The Plague Doctor

by Garrett Burrell
Achiote Press 2008
Reviewed by Brooklyn Copeland


“We didn’t know the names for the insects that started blowing in.”

burrell coverI should start by saying that I jumped at the chance to review Garrett Burrell’s first chapbook. The cover art, by Elisa Carozza-Kuhl, is stunning even on-screen, and, while I’ve enjoyed the fruits of Burrell’s tenure as poetry editor for At-Large Magazine, I hadn’t read any of his work until I found the Achiote Press website. The Plague Doctor is represented there by two very beautiful, smart sample poems, both of which only hint at the collection’s greatest strengths.

The first poem presents itself as a list of 25 “inosculations.” Readers who skim past this key word without bothering to double-check its definition in this context do themselves a disservice. From Wikipedia: “Inosculation is a natural phenomenon in which two trees, or more commonly the branches thereof, grow together.” The theme of two branches, or two eras in the history of science, growing together, carries The Plague Doctor from start to finish. The list is a rapid, atmospheric exchange that sweeps the reader into a bustling world of passenger trains, mines, scaffolding, salvation, watchmen and ever-present Nature. Right away, I got a sense of Burrell’s careful handling of the sound and shape of a poem, as well as his ambitious and infectious energy:

9. (The stalks switching hard on the stripped chest, scored with private
10. Draws back, culls out, fluttering; floored by that gravity, plumbed
          and sighing
11. Condos and the old adobe abodes, sumped together in the soft 
          window embrasure yellows
12. From a coastal nave, on the recurrently smoothed ocean

Burrell develops the inosculation by introducing a cast of characters that includes Rimbaud, Darwin and Alfred Russel Wallace. Within two or three poems, themes of inquiry and exploration have fully emerged, with words like “longitudes,” “species” and “survival” grounding the reader in 19th Century science. The men who play here are classically imperial, tackling nature with crude technology, cataloging native flora and fauna, seemingly from a God-given place of Anglo-Saxon authority. Burrell, through his expertly-paced, empathetic language, focuses on what these men saw, the conditions in which they saw it, and how it bewildered and challenged them. In “View From the Adventure” we see Darwin as a young naturalist onboard the HMS Beagle:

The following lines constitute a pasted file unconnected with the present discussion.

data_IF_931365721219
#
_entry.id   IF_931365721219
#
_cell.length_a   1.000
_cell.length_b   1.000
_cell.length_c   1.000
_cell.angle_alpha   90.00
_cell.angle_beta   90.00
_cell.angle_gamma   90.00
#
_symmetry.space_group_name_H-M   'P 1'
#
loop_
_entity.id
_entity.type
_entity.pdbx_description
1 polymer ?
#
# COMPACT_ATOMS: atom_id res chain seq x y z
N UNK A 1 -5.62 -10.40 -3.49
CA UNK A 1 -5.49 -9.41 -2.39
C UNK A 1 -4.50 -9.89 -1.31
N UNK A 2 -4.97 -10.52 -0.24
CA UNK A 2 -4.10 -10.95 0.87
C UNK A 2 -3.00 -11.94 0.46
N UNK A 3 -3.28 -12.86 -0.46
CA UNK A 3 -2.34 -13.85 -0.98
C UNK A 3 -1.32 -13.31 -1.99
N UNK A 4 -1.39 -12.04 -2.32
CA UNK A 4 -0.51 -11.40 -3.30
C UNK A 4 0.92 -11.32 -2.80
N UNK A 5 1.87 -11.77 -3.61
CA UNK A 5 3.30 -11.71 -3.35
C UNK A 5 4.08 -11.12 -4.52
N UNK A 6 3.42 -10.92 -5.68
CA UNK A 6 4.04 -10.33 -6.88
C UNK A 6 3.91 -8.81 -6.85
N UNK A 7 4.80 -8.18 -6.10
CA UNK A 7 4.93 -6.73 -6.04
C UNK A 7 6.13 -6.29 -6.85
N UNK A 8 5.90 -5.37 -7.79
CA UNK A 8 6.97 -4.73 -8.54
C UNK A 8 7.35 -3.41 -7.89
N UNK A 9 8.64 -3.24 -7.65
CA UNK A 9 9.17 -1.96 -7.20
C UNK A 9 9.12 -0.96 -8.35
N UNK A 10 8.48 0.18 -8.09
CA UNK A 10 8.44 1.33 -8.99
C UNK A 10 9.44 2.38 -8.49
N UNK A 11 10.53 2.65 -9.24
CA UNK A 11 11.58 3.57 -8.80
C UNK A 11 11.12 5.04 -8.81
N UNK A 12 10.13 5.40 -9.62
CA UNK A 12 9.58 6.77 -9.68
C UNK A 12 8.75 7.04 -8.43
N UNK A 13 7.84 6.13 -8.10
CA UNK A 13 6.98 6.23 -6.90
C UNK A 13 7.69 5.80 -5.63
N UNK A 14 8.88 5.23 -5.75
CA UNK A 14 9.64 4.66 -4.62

his long hours watching anthills, the baffling recurrent ulcers. Still later
But for now, yawing from his father’s influence, he listened

to Spanish sailors, wandered into island interiors,
dreaming another place than these Encantadas—

where the mappedbacked tortoises, hinting of the mystery
of isolation, became a language of founding beaches—


Similarly, Alfred Russel Wallace travels to Sarawak, which is being governed by a white Englishman, and immerses himself in its collection of native insects. Burrell’s three-part poem, “Ternate Letter,” is one of the most effecting in the whole chapbook. He sets an intense, feverish scene, from

 Sweating, skin glazed-

 over with beads, he rolls
 in bed, thinks perhaps

 of a dead brother, a new flower,

 a secret pond, eggs
 rafted together, afloat.


 …Apogee of travel, day

 his view rhymes most with

 a withdrawing world, fits
 within its changing seams. Here is certain

 (the date, exactly, unrecalled) but—

 sometime after his arrival, before
 a short sail to Borneo, the ghostly factor

 resolves itself to him.

Burrell is as steady-handed and precise as a scientist. Progressing from the spirit of exploration and the discovery of new lands, we read in poems like “Greenland” what happens once “we” begin to inhabit them, bringing our Old World habits and politics with us:

Everyday more people inhabited the old buildings—
every night we went out wearing less— the breeze reminding us of 
We didn’t know the names for the insects that started blowing in.

Soon, the natural world is photographed and imported into cities, where it lives behind glass in museums for new generations who might not recognize it, otherwise. Clouds like those in “Untitled,”  which have drifted in and out of the poems from the very beginning, help mark the passage of time until we reach present-day:

 …As if alive
 the midnight clouds passed over,

 moving to a different time. Even then we felt
 there was an avenue we’d never visited, still an unseen lot

 would put its finger on the thing in us
 that waiting.

The “unseen lot” may reference “the final frontier,” or, outer-space. Accordingly, Burrell ends the collection with a series of poems named for stars. He reveals himself as a naturalist in his own right, as inspired by the unknown as Darwin or Wallace, but instilled with modern-day concerns about our approach to and our impact on the world around us as we begin to explore beyond the earth’s surface:

 My heart stamps itself
 through my shoeprint— still it was possible

 to lie about whose tracks they were— impossible to replace

 the snow,
 flake for flake, the way it came